. . . Though he is captive,
his mighty singing
says, satisfaction is a lowly
thing, how pure a thing is joy.
This is mortality,
this is eternity.

Other poets have favored abstract language, but I know of none except Hopkins who so felicitously combines this with a truly fresh-eyed surveillance of the natural world. She was drawn to exotic, small, remote creatures -- mongooses, pangolins, jerboas -- whose precisely noted attributes had a way of crystalizing abruptly into something like moral apothegm. The veering speed of these transitions created some of the most startlingly beautiful effects in American poetry. After observing at length the ant-eating pangolin, she arrives at a personal artistic credo, ''To explain grace requires / a curious hand,'' and springs from there to the notion -- a characteristic marriage of the physical and temporal -- that ''Humor saves a few steps, it saves years.'' Like the desert rat, revered for its ability to launch itself ''as if on wings, from its match-thin hind legs,'' Moore moved by leaping back and forth between the physical and the abstract, as in the conclusion to ''Nevertheless'':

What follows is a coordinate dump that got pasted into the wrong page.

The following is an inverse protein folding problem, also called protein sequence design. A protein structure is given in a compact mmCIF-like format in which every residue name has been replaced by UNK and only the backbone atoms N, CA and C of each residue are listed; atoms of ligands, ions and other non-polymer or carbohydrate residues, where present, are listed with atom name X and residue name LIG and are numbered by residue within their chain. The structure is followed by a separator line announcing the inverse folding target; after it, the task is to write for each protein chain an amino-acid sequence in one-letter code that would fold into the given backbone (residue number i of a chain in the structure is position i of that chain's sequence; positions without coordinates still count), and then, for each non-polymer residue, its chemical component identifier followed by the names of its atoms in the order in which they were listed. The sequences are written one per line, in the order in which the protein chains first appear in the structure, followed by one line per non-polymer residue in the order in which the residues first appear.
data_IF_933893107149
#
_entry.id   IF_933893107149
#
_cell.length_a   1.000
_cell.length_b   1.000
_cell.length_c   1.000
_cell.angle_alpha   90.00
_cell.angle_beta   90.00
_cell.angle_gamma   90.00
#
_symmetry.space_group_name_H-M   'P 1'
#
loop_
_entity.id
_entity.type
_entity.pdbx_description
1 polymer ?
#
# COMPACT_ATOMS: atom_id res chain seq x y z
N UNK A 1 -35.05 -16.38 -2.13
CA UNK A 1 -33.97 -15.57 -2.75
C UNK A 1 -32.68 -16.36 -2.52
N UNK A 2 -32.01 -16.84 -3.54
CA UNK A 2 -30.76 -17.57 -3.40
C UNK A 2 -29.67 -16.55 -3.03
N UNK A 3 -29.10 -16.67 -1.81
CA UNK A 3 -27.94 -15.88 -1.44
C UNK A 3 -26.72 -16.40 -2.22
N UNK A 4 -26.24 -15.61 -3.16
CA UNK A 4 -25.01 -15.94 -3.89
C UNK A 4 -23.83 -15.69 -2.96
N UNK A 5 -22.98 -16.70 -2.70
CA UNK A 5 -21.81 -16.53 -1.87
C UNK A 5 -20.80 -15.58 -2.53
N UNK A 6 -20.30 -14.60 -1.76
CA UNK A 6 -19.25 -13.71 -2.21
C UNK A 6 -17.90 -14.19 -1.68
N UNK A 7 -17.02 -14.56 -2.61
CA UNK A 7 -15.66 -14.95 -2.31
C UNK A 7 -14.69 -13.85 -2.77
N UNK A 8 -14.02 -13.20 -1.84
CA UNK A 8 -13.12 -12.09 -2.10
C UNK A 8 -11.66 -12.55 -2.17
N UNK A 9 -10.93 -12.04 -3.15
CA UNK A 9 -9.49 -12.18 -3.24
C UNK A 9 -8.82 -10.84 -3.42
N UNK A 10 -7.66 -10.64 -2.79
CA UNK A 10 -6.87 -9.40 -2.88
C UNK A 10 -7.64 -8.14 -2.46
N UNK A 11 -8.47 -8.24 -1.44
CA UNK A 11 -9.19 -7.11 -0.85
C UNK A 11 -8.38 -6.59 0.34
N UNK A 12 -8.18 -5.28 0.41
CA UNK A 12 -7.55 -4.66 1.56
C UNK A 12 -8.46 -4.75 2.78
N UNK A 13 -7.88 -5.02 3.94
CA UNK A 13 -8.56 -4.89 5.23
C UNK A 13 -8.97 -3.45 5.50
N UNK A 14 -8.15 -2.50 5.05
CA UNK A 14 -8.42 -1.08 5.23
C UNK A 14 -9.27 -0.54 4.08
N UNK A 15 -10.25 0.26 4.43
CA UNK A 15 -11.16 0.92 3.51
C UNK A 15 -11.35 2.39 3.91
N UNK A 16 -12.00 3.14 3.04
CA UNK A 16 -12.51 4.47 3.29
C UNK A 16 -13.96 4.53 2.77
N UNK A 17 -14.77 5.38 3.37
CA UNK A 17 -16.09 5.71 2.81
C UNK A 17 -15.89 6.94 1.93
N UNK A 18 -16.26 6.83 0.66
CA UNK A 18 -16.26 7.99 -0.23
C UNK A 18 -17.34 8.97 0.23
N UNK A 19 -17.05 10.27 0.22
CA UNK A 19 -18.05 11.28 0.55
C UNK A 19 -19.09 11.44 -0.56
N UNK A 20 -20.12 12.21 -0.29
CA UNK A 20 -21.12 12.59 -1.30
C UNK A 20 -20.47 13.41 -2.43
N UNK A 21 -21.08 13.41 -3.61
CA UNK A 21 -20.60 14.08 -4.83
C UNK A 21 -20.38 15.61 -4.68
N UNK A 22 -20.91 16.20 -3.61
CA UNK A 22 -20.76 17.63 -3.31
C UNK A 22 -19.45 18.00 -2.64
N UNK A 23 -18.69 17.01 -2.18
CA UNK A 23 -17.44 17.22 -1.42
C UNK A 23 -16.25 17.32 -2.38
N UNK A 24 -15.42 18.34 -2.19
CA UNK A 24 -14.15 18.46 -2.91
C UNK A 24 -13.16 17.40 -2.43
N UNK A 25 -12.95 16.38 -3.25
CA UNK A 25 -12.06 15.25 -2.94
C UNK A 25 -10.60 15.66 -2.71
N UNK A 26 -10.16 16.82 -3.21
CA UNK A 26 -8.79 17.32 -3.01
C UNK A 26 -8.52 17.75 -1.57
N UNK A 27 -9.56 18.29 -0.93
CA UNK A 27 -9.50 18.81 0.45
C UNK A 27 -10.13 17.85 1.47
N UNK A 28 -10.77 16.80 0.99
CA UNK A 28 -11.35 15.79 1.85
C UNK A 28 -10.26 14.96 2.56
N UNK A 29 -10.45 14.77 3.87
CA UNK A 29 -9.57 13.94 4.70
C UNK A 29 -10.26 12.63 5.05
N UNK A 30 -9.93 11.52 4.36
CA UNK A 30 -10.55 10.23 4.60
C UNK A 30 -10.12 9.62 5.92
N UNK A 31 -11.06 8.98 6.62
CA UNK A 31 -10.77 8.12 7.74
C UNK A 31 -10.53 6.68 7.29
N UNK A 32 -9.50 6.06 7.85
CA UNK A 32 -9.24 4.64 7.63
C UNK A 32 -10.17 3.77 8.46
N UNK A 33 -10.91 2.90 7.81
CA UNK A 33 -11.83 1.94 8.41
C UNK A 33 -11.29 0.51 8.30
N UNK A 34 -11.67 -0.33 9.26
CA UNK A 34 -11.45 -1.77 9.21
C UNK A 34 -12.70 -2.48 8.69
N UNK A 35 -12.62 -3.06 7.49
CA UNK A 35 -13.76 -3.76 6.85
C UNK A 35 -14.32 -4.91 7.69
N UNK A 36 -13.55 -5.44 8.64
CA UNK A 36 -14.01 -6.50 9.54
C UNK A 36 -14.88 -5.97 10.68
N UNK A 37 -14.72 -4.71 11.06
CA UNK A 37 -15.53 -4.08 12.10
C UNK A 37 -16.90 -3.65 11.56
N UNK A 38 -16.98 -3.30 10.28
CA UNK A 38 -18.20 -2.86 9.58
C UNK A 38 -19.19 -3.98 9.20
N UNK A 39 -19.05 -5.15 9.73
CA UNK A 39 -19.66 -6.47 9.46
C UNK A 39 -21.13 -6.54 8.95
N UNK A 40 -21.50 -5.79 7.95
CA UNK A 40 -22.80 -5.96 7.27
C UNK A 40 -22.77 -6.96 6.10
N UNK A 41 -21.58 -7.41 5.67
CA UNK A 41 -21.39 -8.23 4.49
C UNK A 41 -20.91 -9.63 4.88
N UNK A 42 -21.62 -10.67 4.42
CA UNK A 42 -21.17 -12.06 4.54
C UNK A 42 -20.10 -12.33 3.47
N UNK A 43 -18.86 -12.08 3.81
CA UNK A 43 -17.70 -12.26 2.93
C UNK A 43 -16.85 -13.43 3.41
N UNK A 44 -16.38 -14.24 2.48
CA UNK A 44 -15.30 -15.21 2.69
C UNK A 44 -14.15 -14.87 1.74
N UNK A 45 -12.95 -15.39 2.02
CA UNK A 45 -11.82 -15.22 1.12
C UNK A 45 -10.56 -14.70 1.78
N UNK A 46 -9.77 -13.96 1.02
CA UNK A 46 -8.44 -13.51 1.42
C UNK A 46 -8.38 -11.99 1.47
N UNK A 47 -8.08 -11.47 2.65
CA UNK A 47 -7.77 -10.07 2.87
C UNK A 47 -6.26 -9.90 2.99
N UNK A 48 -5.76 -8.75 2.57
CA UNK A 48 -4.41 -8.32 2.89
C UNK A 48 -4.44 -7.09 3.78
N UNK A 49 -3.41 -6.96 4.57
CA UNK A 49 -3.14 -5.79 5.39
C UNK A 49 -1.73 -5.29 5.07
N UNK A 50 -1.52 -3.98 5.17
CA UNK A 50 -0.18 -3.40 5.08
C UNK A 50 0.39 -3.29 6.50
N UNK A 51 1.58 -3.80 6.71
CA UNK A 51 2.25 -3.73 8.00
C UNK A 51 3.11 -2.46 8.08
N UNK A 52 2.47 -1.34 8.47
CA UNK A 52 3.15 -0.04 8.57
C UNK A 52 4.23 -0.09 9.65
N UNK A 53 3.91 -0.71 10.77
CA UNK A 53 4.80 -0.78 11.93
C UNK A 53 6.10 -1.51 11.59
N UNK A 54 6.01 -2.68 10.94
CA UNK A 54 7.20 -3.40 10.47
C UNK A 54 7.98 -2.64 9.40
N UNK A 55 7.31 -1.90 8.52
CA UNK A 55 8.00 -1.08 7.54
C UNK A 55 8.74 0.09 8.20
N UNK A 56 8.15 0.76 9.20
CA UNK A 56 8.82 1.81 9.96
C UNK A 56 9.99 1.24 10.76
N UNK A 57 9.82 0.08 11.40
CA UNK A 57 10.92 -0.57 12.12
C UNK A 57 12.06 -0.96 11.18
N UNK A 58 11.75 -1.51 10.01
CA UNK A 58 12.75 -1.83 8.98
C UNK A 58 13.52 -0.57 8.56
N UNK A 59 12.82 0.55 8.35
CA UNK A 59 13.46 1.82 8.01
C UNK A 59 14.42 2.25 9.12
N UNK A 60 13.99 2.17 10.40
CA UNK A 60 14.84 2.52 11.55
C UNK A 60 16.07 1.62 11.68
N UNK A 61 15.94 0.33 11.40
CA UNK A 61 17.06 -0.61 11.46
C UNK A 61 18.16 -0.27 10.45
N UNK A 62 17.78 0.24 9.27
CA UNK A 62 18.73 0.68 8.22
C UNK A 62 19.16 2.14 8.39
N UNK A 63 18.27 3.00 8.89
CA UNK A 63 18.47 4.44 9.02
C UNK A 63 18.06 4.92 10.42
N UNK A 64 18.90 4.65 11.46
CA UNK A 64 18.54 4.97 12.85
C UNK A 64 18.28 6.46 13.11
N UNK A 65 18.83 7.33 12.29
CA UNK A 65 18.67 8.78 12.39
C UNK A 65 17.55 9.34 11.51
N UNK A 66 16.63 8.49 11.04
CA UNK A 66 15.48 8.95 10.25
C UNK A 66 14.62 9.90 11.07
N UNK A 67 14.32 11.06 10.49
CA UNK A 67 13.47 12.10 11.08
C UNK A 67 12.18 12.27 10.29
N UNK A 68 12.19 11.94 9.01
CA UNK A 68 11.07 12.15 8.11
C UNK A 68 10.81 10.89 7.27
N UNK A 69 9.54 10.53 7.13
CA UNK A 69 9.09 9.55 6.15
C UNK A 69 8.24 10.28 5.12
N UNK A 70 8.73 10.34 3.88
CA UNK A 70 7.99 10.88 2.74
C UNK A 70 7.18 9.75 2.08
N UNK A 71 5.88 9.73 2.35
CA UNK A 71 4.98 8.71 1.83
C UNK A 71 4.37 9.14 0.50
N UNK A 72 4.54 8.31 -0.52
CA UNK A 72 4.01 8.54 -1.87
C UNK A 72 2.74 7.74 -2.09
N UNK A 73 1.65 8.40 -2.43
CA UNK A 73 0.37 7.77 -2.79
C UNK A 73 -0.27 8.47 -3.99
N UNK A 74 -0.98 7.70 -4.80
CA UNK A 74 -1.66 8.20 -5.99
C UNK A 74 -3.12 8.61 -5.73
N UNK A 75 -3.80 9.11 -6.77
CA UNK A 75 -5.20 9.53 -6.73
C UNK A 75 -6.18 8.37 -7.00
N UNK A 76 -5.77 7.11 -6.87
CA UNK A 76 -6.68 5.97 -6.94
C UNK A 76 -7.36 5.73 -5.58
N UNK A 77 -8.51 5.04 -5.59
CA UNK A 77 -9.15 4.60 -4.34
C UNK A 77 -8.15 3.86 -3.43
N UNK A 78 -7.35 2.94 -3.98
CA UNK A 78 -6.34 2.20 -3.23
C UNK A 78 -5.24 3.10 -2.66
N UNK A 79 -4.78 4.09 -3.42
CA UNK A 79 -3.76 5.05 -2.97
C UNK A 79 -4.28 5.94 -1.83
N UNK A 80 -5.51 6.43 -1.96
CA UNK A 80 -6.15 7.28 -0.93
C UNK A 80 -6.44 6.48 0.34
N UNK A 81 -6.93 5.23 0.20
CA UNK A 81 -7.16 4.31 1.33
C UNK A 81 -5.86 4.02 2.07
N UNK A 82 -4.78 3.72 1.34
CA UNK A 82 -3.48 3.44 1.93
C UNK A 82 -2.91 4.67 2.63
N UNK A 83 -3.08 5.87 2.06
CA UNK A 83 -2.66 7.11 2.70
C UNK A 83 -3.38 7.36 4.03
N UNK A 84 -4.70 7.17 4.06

The weak overcomes its
menace, the strong over-
comes itself. What is there


like fortitude! What sap
went through that little thread
to make the cherry red!

If she ultimately espoused spirit over body, heaven over earth, this allegiance is all the more remarkable given how brilliantly she paid tribute to the planet's flora and fauna, its stones and seas and storms. Moore's poems are famously unforthcoming -- you can study them for years and derive little sense of her family, friendships, jobs, and littler sense still of the nature of any balked hopes and private losses. Even so, in a modest poem like ''Nevertheless'' we glimpse an essential, perhaps the essential, intimate truth about her: how extraordinary was this woman whose poems could love the world so eagerly, embracingly, intoxicatedly, and yet love another world still more.

Brad Leithauser's novel in verse, ''Darlington's Fall,'' recently appeared in paperback.




Marianne Moore and friends
Fiona Green
22 January 2004


Marianne Moore
The early poems, 1907-1924
Edited by Robin G. Schulze
504pp. University of California Press. $50.
0 520 22139 7


Edited by Grace Shulman
449pp. Faber. £30.
0 571 22289 7
US: Viking Press. $40.
0 670 03198 4